My daughter cannot manage to walk up the hill from the bus stop without whining, taking a break, groaning loudly, or just altogether stopping and refusing to go farther.
However, place her in the woods on a hot and humid summer afternoon (after five miles of bike riding!) and make her a hike a rocky trail with a steep incline and a pack of mosquitos hot on her tail, she is good to go.
Children are confusing.
Number 19 on my quest to visit all Pennsylvania state parks was Pine Grove Furnace State Park, and the hike was only one of the highlights.
We biked: The bike trail connects the Furnace Stack Day Area to Laurel Lake. Unfortunately, it is pretty crowded with swimmers and picnickers in certain areas, and in other areas cars are allowed on the trail. It was a little stressful since we had novice riders with us; however, it was a good opportunity to teach the kids to be a bit more aware of their surroundings when riding.
There were several places to stop along the trail and splash in the creek, which is always my kids’ favorite thing to do. We also took a short (.25 mile) hike along our way on the Swamp Trail – mainly because I liked the name.
We swam: The beach was crowded, but the kids enjoyed playing in the sand. We often go to Gifford Pinchot State Park to swim, which does not have sand, so they were impressed. Of course, they didn’t want to leave, but I had other plans.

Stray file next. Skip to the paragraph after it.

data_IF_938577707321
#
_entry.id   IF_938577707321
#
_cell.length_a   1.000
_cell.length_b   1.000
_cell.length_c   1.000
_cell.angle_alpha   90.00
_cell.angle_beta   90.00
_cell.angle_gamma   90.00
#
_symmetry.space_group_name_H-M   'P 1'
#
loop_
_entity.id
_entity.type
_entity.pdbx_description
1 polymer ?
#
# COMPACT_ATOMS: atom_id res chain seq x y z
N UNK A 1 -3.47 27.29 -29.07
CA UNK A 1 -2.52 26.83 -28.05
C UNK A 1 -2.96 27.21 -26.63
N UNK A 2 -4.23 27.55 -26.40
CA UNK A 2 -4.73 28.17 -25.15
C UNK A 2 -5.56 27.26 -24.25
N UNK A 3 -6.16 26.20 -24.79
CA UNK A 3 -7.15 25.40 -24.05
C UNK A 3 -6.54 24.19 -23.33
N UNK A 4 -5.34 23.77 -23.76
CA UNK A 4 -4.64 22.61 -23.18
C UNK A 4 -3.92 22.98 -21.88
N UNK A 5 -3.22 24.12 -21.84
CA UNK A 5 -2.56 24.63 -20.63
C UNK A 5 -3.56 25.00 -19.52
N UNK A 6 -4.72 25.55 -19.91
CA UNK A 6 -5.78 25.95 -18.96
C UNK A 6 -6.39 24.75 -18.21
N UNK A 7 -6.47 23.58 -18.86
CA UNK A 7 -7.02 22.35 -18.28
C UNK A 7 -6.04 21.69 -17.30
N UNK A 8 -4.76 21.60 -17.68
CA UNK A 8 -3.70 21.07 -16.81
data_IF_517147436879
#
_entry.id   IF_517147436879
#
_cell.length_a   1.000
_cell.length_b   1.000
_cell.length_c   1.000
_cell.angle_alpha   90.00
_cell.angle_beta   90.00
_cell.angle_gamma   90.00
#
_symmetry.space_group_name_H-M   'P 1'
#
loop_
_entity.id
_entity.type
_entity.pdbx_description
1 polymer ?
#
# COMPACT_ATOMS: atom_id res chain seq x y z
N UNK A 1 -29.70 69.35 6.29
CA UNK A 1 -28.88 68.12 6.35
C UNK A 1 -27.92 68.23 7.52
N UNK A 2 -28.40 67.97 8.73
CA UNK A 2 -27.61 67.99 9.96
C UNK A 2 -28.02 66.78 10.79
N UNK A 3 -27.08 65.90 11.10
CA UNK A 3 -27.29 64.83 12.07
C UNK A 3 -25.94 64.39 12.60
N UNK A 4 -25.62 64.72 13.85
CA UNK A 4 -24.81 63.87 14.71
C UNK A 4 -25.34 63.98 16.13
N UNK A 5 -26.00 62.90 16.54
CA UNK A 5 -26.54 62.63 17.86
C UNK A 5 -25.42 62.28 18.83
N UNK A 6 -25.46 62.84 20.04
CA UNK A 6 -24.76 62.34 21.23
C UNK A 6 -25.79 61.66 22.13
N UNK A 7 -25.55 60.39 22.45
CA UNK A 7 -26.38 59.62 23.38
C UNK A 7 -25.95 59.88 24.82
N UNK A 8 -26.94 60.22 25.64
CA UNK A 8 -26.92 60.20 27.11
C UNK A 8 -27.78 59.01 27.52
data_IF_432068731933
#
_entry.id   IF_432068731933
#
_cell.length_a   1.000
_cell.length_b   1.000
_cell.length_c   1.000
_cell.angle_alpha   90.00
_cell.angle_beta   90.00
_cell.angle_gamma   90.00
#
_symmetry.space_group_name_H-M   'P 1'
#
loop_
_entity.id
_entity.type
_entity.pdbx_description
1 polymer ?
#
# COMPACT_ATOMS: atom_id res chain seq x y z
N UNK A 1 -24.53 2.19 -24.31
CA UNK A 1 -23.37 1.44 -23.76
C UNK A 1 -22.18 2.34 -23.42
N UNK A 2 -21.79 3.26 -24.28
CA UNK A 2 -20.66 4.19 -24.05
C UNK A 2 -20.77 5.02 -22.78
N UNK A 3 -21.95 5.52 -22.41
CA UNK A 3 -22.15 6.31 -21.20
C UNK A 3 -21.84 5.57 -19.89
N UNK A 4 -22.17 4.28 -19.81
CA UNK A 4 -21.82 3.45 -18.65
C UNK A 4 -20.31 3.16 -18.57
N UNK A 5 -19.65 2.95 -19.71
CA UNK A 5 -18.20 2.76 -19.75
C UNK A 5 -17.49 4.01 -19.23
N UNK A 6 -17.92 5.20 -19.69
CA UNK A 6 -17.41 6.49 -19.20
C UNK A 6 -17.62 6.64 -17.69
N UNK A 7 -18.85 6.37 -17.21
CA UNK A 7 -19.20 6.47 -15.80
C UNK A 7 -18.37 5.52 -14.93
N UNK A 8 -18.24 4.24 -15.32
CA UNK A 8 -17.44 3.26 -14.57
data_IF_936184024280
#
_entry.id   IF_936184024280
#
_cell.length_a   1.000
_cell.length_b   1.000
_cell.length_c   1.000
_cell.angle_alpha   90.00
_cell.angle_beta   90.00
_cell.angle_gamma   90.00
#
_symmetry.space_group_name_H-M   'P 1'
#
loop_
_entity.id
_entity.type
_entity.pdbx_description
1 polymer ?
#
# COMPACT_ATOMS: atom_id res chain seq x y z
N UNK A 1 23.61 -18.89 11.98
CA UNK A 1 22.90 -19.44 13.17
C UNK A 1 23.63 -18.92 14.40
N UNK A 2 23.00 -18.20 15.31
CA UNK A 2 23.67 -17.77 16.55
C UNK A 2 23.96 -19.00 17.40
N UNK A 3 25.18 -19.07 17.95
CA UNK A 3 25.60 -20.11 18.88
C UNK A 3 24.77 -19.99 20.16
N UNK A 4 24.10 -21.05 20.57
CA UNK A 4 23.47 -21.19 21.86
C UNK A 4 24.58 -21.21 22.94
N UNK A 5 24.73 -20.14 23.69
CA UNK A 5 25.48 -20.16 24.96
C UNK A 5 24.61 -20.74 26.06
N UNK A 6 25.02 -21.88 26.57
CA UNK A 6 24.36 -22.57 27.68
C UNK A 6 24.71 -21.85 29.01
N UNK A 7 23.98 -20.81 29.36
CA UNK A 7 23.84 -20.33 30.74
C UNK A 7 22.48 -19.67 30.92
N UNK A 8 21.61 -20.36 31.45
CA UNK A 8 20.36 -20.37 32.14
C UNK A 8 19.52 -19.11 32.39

We hiked: This was the highlight of the trip for me. We climbed .75 mile up the side of Piney Mountain on the Pole Steeple trail. The trail was STEEP and rocky. After five miles of biking earlier in the day, I was a little nervous that this was not the best decision, but the kids pulled through.
The children had two speeds up the mountain. Fast and stopped. They would run ahead – with me calling ridiculous motherly things from behind like “Don’t go too fast!” and “Watch your footing!” They, however, did not need my advice. My children are surefooted on hilly, rocky slopes. My daughter may trip and fall several times during soccer practice on the nice flat, grass-covered field; however, if you add some hazards (steep inclines! jagged rocks! slippery gravel!), she manages to say upright.
When they ran out of energy, they simply stopped. When my husband and I would catch up to them, they would be stretched out on a bed of moss or along a flat rock. As soon as we approached, they popped up and continued their quest to beat us to the summit.
The view from the top is amazing. Just when we had all pretty much run out of steam, we circled a large rock formation, climbed over a few rocks, exited the trees, and … WOW. Everything opened up, and it was just blue sky, trees, and mountains.
My children even managed to slow down, pause, and appreciate the view for a moment. This is noteworthy and the main reason I decided to record this adventure.
It was definitely a hike worth taking.
What’s your favorite adventuring spot with your kids?